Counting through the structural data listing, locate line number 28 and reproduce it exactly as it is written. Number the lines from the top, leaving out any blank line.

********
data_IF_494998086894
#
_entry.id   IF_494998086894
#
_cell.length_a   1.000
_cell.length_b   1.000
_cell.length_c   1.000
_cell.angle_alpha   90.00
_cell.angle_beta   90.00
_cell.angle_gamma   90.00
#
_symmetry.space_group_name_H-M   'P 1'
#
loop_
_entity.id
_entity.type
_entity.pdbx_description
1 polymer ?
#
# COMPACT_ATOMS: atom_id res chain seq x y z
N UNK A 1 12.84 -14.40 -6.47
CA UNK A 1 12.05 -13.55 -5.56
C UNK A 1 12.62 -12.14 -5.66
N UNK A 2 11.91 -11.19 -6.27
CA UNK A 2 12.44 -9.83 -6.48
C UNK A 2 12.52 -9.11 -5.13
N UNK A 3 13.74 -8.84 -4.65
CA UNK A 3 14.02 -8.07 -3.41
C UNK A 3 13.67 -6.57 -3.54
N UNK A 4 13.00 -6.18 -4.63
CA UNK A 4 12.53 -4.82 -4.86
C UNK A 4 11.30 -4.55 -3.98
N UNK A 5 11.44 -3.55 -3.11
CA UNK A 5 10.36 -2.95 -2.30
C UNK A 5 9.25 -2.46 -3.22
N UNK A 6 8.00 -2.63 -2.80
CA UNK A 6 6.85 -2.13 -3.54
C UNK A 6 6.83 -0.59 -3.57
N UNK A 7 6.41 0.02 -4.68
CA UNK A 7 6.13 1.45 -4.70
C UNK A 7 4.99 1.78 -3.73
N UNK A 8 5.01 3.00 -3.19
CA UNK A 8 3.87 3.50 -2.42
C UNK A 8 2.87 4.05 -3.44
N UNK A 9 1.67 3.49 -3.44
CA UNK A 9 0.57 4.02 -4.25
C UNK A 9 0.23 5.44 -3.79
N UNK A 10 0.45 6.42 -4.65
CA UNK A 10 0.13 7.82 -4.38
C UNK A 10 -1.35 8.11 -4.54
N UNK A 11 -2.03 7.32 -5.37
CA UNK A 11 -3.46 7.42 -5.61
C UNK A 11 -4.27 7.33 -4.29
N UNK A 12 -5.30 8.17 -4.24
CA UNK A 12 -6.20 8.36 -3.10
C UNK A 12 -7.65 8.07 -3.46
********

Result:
CA UNK A 3 14.02 -8.07 -3.41